To avoid confusion between these two definitions, Gross & Yellen (2005) suggest the term "full spanning forest" for a spanning forest with the same connectivity as the given graph, while Bondy & Murty (2008) instead call this kind of forest a "maximal spanning forest".
Counting spanning trees
The number t(G) of spanning trees of a connected graph is a well-studied invariant.
In specific graphs
In some cases, it is easy to calculate t(G) directly:
- If G is itself a tree, then t(G) = 1.
- When G is the cycle graph Cn with n vertices, then t(G) = n.
- For a complete graph with n vertices, Cayley's formula gives the number of spanning trees as nn − 2.
- If G is the complete bipartite graph , then .
- For the n-dimensional hypercube graph , the number of spanning trees is .
In arbitrary graphs
Specifically, to compute t(G), one constructs a square matrix in which the rows and columns are both indexed by the vertices of G. The entry in row i and column j is one of three values:
- The degree of vertex i, if i = j,
- −1, if vertices i and j are adjacent, or
- 0, if vertices i and j are different from each other but not adjacent.
The resulting matrix is singular, so its determinant is zero. However, deleting the row and column for an arbitrarily chosen vertex leads to a smaller matrix whose determinant is exactly t(G).
If G is a graph or multigraph and e is an arbitrary edge of G, then the number t(G) of spanning trees of G satisfies the deletion-contraction recurrence t(G) = t(G − e) + t(G/e), where G − e is the multigraph obtained by deleting e and G/e is the contraction of G by e. The term t(G − e) in this formula counts the spanning trees of G that do not use edge e, and the term t(G/e) counts the spanning trees of G that use e.
In this formula, if the given graph G is a multigraph, or if a contraction causes two vertices to be connected to each other by multiple edges, then the redundant edges should not be removed, as that would lead to the wrong total. For instance a bond graph connecting two vertices by k edges has k different spanning trees, each consisting of a single one of these edges.
The Tutte polynomial of a graph can be defined as a sum, over the spanning trees of the graph, of terms computed from the "internal activity" and "external activity" of the tree. Its value at the arguments (1,1) is the number of spanning trees or, in a disconnected graph, the number of maximal spanning forest.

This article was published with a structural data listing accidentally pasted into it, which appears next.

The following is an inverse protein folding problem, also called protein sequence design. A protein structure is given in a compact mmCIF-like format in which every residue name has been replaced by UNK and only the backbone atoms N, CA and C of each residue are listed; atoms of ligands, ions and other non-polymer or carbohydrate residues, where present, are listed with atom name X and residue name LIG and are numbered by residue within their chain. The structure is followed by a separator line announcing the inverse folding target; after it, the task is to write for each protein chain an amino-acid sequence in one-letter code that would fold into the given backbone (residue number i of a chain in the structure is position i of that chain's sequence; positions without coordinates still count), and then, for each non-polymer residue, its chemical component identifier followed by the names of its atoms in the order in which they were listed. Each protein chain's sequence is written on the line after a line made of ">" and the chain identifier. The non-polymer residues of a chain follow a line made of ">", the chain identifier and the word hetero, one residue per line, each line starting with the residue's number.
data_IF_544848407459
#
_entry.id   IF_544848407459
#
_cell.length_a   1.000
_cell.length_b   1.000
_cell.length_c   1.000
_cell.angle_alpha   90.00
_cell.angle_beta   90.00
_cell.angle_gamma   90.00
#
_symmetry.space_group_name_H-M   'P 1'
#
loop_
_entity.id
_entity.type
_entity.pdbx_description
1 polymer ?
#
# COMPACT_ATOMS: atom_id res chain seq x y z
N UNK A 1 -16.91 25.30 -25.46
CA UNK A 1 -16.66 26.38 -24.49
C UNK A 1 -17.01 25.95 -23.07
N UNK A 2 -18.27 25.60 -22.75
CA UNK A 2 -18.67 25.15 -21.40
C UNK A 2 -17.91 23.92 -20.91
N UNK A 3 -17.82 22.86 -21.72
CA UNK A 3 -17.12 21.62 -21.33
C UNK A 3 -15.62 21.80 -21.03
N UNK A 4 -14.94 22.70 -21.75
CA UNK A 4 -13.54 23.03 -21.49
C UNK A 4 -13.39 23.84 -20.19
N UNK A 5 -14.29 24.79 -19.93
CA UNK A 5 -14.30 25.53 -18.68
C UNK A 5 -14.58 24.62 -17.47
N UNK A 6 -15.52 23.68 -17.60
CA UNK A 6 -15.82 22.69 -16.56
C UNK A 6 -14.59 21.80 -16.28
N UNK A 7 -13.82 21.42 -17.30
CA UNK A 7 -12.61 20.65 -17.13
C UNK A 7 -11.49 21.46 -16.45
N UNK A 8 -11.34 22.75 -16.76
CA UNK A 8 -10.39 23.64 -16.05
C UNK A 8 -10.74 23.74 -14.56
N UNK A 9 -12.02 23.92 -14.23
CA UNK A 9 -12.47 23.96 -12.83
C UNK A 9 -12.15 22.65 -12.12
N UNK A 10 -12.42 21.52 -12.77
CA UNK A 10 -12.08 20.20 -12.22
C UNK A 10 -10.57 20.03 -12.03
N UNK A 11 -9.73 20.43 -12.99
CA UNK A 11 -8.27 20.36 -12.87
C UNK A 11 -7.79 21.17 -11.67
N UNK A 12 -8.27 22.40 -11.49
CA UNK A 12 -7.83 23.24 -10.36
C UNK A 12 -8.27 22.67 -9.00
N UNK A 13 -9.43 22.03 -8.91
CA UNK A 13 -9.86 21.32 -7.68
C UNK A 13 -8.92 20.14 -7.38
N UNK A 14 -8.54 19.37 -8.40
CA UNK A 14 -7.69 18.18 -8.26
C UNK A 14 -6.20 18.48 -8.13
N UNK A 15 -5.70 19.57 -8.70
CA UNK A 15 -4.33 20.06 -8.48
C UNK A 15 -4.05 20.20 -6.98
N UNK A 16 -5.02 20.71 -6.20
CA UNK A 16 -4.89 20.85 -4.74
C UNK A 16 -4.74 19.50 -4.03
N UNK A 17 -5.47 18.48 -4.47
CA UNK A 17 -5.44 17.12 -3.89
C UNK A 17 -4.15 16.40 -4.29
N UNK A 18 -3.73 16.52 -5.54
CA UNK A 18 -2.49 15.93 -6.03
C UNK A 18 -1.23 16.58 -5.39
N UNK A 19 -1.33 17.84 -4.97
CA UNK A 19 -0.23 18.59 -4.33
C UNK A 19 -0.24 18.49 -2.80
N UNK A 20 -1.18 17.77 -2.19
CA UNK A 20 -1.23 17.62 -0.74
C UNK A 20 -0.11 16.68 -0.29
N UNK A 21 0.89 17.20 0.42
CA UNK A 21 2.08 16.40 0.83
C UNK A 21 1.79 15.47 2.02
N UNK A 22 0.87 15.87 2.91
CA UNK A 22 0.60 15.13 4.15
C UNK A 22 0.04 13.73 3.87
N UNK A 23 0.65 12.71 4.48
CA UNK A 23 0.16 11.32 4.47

The Tutte polynomial can also be computed using a deletion-contraction recurrence, but its computational complexity is high: for many values of its arguments, computing it exactly is #P-complete, and it is also hard to approximate with a guaranteed approximation ratio. The point (1,1), at which it can be evaluated using Kirchhoff's theorem, is one of the few exceptions.
A single spanning tree of a graph can be found in linear time by either depth-first search or breadth-first search. Both of these algorithms explore the given graph, starting from an arbitrary vertex v, by looping through the neighbors of the vertices they discover and adding each unexplored neighbor to a data structure to be explored later. They differ in whether this data structure is a stack (in the case of depth-first search) or a queue (in the case of breadth-first search). In either case, one can form a spanning tree by connecting each vertex, other than the root vertex v, to the vertex from which it was discovered. This tree is known as a depth-first search tree or a breadth-first search tree according to the graph exploration algorithm used to construct it. Depth-first search trees are a special case of a class of spanning trees called Trémaux trees, named after the 19th-century discoverer of depth-first search.
Spanning trees are important in parallel and distributed computing, as a way of maintaining communications between a set of processors; see for instance the Spanning Tree Protocol used by OSI link layer devices. However, the depth-first and breadth-first methods for constructing spanning trees on sequential computers are not well suited for parallel and distributed computers. Instead, researchers have devised several more specialized algorithms for finding spanning trees in these models of computation.